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Many who immigrate to the United States do so with the hope of securing a better life for their families and children. Consequently, in your role as an immigration evaluation therapist, you may receive requests to provide mental health assessments for immigrant children.
The stresses immigrant children may face can be wide-ranging and involve disruption to their families or education and the witnessing of traumatic events. These experiences can affect a child’s intellectual, social, emotional, and physical development.
Should you provide assessments for children in your practice, it is important to screen for two key experiences often faced by immigrant children—traumatic separation and acculturative stress.
Being separated from one’s parent or primary caregiver can be extremely traumatic for a young child as such relationships are critical for developing a secure sense of safety and trust.
There are many reasons why an immigrant child may have been separated from their parent or primary caregiver. For instance, their parent or caregiver may have been incarcerated, deported, deployed in the military, or had their parental rights terminated (NCTSN, 2016). No matter the circumstances, the consequences of this separation for a child’s development tend to be more severe when the separation has occurred under frightening, sudden, chaotic, or prolonged circumstances (NCTSN, 2018).
A child suffering from traumatic separation may exhibit clinical symptoms that are similar to those of childhood traumatic grief. They may also exhibit posttraumatic responses, such as intrusive thoughts, difficulty concentrating (e.g., in school), behavioral changes (e.g., irritability), or changes in mood and self-image (NCTSN, 2016).
Acculturative stress is another common challenge faced by immigrant children. Acculturative stress is the stress associated with adapting to a new culture, and it has been shown to negatively affect children’s psychological health (Rogers-Sirin et al., 2014). Multiple factors can contribute to children experiencing acculturative stress, including a family’s legal status, forced versus voluntary migration, and perceived discrimination. These factors can, in turn, contribute to conditions such as anxiety (Potochnick & Perreira, 2010).
Notably, first-generation immigrant children tend to draw on mental health support services at lower rates than second-generation immigrant children (American Academy of Pediatrics, n.d.), so it is all the more important to connect the families of these children to resources and support.
Supporting Immigrant Children
There are several ways you can look out for immigrant children experiencing traumatic separation or acculturative stress.
Guide Caregivers on Communication with Children
Encourage caregivers to enquire with children about their interpretation of their experiences using age-appropriate language. Remind caregivers that when they do not know all the answers (e.g., regarding the pending outcome of an immigration case), assuring the child that they will be kept up-to-date about unfolding events is important and can go a long way in providing reassurance to the child.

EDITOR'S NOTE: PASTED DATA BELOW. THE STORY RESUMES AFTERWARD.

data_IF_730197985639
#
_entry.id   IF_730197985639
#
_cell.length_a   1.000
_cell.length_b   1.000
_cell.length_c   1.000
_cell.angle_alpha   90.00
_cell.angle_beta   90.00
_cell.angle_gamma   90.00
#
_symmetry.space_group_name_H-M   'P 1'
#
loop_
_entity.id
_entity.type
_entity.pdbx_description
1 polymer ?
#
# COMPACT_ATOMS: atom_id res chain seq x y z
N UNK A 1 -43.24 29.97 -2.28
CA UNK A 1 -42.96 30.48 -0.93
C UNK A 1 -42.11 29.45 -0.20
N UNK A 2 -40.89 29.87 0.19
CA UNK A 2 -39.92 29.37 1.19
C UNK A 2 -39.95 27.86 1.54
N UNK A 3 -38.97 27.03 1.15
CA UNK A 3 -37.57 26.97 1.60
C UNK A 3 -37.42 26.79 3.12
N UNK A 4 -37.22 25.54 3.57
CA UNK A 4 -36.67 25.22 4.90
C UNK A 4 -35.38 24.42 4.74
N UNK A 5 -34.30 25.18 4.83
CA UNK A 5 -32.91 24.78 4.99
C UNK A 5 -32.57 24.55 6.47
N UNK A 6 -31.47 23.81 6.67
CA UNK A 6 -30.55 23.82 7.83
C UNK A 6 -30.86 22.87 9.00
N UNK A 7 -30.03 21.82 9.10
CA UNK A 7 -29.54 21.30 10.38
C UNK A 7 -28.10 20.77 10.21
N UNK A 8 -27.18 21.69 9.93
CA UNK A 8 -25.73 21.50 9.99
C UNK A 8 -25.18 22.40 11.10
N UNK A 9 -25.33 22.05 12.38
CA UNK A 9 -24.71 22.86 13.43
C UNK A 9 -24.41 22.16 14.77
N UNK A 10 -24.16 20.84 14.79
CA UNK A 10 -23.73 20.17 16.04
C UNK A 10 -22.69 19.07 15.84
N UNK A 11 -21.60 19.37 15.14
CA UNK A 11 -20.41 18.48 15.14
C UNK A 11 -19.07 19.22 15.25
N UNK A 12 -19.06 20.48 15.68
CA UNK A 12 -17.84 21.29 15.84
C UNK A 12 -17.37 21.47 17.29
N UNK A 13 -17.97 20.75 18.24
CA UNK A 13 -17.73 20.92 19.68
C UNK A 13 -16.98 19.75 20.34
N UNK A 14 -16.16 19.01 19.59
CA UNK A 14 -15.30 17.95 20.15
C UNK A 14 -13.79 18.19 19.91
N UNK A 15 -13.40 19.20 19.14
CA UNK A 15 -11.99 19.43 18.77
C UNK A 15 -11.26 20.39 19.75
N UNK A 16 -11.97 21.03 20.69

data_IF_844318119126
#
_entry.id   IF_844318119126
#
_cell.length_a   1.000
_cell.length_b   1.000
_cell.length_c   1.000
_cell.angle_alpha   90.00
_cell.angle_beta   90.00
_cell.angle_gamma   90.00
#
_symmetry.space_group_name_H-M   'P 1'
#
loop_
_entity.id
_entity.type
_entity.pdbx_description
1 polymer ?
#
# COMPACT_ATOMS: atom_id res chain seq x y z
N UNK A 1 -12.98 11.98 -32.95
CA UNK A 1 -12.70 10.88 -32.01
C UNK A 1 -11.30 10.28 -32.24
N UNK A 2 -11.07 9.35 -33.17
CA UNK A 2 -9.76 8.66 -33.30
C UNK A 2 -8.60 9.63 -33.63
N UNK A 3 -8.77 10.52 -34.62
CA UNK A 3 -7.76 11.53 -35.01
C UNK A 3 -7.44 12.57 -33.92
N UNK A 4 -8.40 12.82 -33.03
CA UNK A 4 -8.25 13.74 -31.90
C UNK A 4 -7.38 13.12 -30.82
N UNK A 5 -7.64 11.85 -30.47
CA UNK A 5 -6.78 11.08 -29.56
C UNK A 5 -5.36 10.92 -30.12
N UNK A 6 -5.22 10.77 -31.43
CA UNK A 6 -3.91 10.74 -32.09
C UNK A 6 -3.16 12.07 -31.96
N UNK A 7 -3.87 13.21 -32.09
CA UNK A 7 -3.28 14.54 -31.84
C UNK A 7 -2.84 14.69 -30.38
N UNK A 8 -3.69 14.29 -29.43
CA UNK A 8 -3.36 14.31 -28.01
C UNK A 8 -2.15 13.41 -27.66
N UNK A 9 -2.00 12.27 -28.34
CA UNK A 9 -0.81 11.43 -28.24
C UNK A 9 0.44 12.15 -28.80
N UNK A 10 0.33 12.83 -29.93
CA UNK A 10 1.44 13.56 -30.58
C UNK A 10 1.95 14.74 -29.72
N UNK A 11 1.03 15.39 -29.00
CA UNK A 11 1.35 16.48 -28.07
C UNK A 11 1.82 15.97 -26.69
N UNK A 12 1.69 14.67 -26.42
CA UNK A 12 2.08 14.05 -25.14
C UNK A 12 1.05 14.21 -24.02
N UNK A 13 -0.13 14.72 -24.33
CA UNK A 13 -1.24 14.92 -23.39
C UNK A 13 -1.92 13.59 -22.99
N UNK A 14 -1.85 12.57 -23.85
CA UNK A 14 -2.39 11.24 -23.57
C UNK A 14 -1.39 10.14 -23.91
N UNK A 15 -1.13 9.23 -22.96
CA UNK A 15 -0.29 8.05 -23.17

Sensitively Discuss Trauma and Acculturative Stress
When children are suffering due to ongoing stressors in a new culture or as a result of trauma (e.g., stemming from violence in the country of origin, abuse perpetrated by a former caregiver), it is important to start a dialogue about these experiences. In doing so, clinicians can assess these experiences’ impacts and help children gain mastery over them, such as by teaching coping strategies.
Encourage Connection and Identify Support Networks
Help the child to maintain connection and support networks by identifying adults in their communities they can turn to in times of need (e.g., pastors, family members, teachers).
Being the first point of contact for a child to discuss their experience of traumatic separation or acculturative stress is a significant responsibility. As an immigration evaluation therapist, you have the opportunity to screen your young client appropriately and connect them to appropriate forms of support, so it is critical to be aware of strategies for facilitating discussion and supporting the family in meeting the child’s needs.
For more information and guidance, visit the National Child Traumatic Stress Network for a range of useful resources and case studies.
American Academy of Pediatrics. (n.d.). Mental and Emotional Health.
Potochnick, S. R., & Perreira, K. M. (2010). Depression and anxiety among first-generation immigrant Latino youth: key correlates and implications for future research. The Journal of Nervous and Mental Disease, 198(7), 470-477.
Rogers-Sirin, L., Ryce, P., & Sirin, S. R. (2014). Acculturation, acculturative stress, and cultural mismatch and their influences on immigrant children and adolescents’ well-being. In R. Dimitrova, M. Bender, & F. V. D Vijver (Eds.), Global perspectives on well-being in immigrant families (pp. 11-30). Springer.
The National Child Traumatic Stress Network (NCTSN). (2016). Children with traumatic separation: Information for professionals [Fact sheet].
The National Child Traumatic Stress Network (NCTSN). (2018). Traumatic separation and refugee and immigrant children: Tips for current caregivers [Fact sheet].
I’m Cecilia Racine, and I teach therapists how to help immigrants through my online courses. As a bilingual immigrant myself, I know the unique perspective that these clients are experiencing. I’ve conducted over 300 evaluations and work with dozens of lawyers in the various states. Immigrants are my passion, I believe they add to the fabric of our country.
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